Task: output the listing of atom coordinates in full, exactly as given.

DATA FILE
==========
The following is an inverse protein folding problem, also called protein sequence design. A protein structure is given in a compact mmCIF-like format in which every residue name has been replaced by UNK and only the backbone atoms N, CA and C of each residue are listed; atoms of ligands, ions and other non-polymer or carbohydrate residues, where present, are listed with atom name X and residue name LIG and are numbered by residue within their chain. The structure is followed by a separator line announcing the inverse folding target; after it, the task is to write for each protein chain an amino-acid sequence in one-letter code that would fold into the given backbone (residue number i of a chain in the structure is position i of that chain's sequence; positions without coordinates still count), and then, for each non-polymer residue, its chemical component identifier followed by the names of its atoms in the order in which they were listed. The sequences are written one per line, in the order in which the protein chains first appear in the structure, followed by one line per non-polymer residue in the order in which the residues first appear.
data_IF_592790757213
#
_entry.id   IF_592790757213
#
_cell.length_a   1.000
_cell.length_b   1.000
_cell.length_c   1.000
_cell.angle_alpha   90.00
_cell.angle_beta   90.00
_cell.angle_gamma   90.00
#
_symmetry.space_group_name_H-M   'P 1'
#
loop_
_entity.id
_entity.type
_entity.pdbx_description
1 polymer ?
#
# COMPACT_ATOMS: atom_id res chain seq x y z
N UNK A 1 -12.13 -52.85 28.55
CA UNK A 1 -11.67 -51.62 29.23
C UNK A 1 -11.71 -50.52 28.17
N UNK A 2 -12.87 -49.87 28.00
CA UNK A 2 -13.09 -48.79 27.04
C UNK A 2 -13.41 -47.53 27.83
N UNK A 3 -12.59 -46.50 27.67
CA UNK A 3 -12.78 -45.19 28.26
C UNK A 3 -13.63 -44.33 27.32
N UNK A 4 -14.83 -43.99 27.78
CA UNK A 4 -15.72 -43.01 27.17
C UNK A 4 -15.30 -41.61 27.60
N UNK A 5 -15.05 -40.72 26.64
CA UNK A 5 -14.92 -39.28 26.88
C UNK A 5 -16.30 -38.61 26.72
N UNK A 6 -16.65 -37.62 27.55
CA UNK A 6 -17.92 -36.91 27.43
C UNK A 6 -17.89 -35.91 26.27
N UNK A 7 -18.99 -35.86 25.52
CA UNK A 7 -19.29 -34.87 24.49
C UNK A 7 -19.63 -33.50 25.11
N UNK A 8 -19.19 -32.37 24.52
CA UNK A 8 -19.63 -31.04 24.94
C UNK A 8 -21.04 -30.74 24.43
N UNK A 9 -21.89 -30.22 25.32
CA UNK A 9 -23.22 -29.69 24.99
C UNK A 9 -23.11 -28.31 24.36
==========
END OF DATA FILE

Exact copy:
The following is an inverse protein folding problem, also called protein sequence design. A protein structure is given in a compact mmCIF-like format in which every residue name has been replaced by UNK and only the backbone atoms N, CA and C of each residue are listed; atoms of ligands, ions and other non-polymer or carbohydrate residues, where present, are listed with atom name X and residue name LIG and are numbered by residue within their chain. The structure is followed by a separator line announcing the inverse folding target; after it, the task is to write for each protein chain an amino-acid sequence in one-letter code that would fold into the given backbone (residue number i of a chain in the structure is position i of that chain's sequence; positions without coordinates still count), and then, for each non-polymer residue, its chemical component identifier followed by the names of its atoms in the order in which they were listed. The sequences are written one per line, in the order in which the protein chains first appear in the structure, followed by one line per non-polymer residue in the order in which the residues first appear.
data_IF_592790757213
#
_entry.id   IF_592790757213
#
_cell.length_a   1.000
_cell.length_b   1.000
_cell.length_c   1.000
_cell.angle_alpha   90.00
_cell.angle_beta   90.00
_cell.angle_gamma   90.00
#
_symmetry.space_group_name_H-M   'P 1'
#
loop_
_entity.id
_entity.type
_entity.pdbx_description
1 polymer ?
#
# COMPACT_ATOMS: atom_id res chain seq x y z
N UNK A 1 -12.13 -52.85 28.55
CA UNK A 1 -11.67 -51.62 29.23
C UNK A 1 -11.71 -50.52 28.17
N UNK A 2 -12.87 -49.87 28.00
CA UNK A 2 -13.09 -48.79 27.04
C UNK A 2 -13.41 -47.53 27.83
N UNK A 3 -12.59 -46.50 27.67
CA UNK A 3 -12.78 -45.19 28.26
C UNK A 3 -13.63 -44.33 27.32
N UNK A 4 -14.83 -43.99 27.78
CA UNK A 4 -15.72 -43.01 27.17
C UNK A 4 -15.30 -41.61 27.60
N UNK A 5 -15.05 -40.72 26.64
CA UNK A 5 -14.92 -39.28 26.88
C UNK A 5 -16.30 -38.61 26.72
N UNK A 6 -16.65 -37.62 27.55
CA UNK A 6 -17.92 -36.91 27.43
C UNK A 6 -17.89 -35.91 26.27
N UNK A 7 -18.99 -35.86 25.52
CA UNK A 7 -19.29 -34.87 24.49
C UNK A 7 -19.63 -33.50 25.11
N UNK A 8 -19.19 -32.37 24.52
CA UNK A 8 -19.63 -31.04 24.94
C UNK A 8 -21.04 -30.74 24.43
N UNK A 9 -21.89 -30.22 25.32
CA UNK A 9 -23.22 -29.69 24.99
C UNK A 9 -23.11 -28.31 24.36